I remember enjoying Home Alone as a kid but in retrospect it's playing on such a deranged complex of fears and desires. I guess it really is just all in the way that it's pitched so the peril and violence both barely register and all you're left with is the Rube Goldberg stuff. Weird for a movie to actually rely on failing to be emotionally involving in order to work. I guess you see how carefully balanced it is when you compare it to the sequel which is like maybe 10% more insane in terms of its objective content but reads as of the most appalling things I've ever seen.
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Postby goofjan » Wed Jan 03, 2018 9:39 am

Merciel wrote:I wonder what the snow shovel guy did to estrange himself from his son. I will always wonder that. I know why the movie doesn't explain this (no explanation could possibly be satisfying and also it would probably be way too grim for a ilghthearted Christmas comedy built on running nails through people's feet and lighting their heads on fire), but it will always remain an enduring mystery to me.

I'm sure there will be an Old Man Shovel prequel soon.
plz if u get a chanse put some flowrs on algernons grave kthxbye
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Postby Merciel » Wed Jan 03, 2018 1:20 pm

My actual favorite thing about Home Alone is that apparently SVC grew up thinking the MacAllisters were poor.
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Postby forest design » Wed Jan 03, 2018 2:13 pm

To me Macaulay being as “bad” as he is is a huge part of the charm. And I think it was built in. Not that Hughes was looking for a kid who couldn’t act, but he’s not supposed to be Ferris all sauce and sure of himself and had he been the movie wouldn’t have worked in anything like the way it did. I think he’s brilliant in scenes with the shovel guy, and in the grocery store: as awkward as a kid his age usually is.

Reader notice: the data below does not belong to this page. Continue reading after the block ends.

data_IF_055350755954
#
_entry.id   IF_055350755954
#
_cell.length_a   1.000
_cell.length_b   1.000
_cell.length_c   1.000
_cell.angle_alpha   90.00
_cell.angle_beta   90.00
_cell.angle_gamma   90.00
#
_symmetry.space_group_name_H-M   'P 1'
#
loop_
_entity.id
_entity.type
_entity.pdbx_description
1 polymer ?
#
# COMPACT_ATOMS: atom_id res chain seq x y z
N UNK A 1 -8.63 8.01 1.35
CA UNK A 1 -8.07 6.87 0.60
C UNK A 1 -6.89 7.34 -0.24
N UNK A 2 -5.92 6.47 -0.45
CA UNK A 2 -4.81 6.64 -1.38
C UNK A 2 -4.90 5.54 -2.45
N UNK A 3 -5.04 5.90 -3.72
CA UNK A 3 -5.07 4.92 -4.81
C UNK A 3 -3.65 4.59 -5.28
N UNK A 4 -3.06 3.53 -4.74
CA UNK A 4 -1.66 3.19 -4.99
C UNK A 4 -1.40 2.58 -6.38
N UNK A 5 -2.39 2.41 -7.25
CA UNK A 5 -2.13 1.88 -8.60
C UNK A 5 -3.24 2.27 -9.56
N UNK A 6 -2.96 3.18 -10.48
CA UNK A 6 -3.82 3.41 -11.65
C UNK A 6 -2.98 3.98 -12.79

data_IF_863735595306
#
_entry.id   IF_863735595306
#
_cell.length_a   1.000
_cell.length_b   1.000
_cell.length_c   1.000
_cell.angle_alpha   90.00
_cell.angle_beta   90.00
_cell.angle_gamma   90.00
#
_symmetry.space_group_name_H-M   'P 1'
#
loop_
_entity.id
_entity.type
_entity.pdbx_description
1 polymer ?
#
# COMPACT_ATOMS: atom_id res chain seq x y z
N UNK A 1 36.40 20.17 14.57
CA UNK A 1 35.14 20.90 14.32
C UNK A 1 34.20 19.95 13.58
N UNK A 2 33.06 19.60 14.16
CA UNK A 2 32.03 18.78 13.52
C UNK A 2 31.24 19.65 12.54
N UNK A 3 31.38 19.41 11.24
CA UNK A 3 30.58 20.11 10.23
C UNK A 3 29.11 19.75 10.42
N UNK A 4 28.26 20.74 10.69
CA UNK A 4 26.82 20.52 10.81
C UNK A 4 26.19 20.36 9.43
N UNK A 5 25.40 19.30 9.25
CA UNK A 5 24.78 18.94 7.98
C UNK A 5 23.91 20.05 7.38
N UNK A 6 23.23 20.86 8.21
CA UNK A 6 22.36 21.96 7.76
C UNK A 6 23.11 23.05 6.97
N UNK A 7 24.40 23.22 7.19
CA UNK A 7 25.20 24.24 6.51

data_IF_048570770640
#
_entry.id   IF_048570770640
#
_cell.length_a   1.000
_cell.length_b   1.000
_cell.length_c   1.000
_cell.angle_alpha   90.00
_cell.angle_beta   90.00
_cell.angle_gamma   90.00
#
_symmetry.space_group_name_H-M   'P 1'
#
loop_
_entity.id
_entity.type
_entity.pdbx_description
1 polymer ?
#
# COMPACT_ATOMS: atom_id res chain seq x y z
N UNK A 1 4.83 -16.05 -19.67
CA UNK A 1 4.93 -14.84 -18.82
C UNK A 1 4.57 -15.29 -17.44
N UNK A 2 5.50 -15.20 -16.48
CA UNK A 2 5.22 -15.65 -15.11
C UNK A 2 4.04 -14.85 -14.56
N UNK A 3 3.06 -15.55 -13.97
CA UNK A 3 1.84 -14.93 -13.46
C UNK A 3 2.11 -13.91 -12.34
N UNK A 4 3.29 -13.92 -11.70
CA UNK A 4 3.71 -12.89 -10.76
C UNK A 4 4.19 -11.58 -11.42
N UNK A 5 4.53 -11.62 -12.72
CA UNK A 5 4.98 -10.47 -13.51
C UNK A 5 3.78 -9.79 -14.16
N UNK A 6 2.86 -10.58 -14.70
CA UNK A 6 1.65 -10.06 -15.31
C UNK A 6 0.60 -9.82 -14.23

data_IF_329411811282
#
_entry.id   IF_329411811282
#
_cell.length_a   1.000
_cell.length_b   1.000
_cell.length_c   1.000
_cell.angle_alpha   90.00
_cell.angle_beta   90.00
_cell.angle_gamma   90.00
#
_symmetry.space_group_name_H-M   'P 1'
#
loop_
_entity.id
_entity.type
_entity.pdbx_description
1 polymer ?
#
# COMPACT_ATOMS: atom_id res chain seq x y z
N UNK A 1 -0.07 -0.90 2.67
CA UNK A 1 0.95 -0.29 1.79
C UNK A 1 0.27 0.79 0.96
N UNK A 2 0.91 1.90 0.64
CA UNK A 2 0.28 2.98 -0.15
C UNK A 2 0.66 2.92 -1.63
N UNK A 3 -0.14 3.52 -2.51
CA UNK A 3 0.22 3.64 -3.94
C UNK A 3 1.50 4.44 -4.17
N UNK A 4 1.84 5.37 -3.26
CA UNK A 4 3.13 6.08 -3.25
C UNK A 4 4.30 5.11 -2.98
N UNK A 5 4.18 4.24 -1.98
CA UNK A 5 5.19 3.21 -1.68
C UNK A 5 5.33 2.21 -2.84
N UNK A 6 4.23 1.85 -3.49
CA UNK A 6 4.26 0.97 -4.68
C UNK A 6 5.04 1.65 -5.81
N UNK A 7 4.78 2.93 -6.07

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Postby forest design » Wed Jan 03, 2018 2:40 pm

Macaulay is to Home Alone what Keanu is to pretty much any movie he’s in, or Nicholas Cage. None of what they do is due to acting range or believability and complaining they lack it is kinda entirely beside the point, I think.
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Postby Merciel » Sat Mar 03, 2018 6:30 pm

Bram Stoker's Dracula (1992)

I feel like I should be able to ironically love this movie a lot more than I do (Keanu's hilarious accent! Gary Oldman's purple glasses! all those half-naked ladies writhing around garishly on big red beds!), but Interview with the Vampire holds all my '90s overblown vampire movie affections and I just can't get on board with what Coppola's trying to do with this one. I get it, I just don't like it.

I was super drunk throughout watching this movie, which is far and away the best way to watch it, and while I can appreciate it on the level of "this should be a prime hpn movie club selection," it is actually just... extremely bad. The effects are bad, all the acting is bad, the character design of Gary Oldman's weird-ass Dracula is bad (there is nothing remotely stylish or charismatic about this concept, and woof that '90s styling did not age well), the plot is a complete wondrous wtf beyond mortal comprehension, and the whole thing's just a giant lurid breathless heaving mess.

Which is kind of good, I guess, or at least entertaining, but also... no not really.

5/10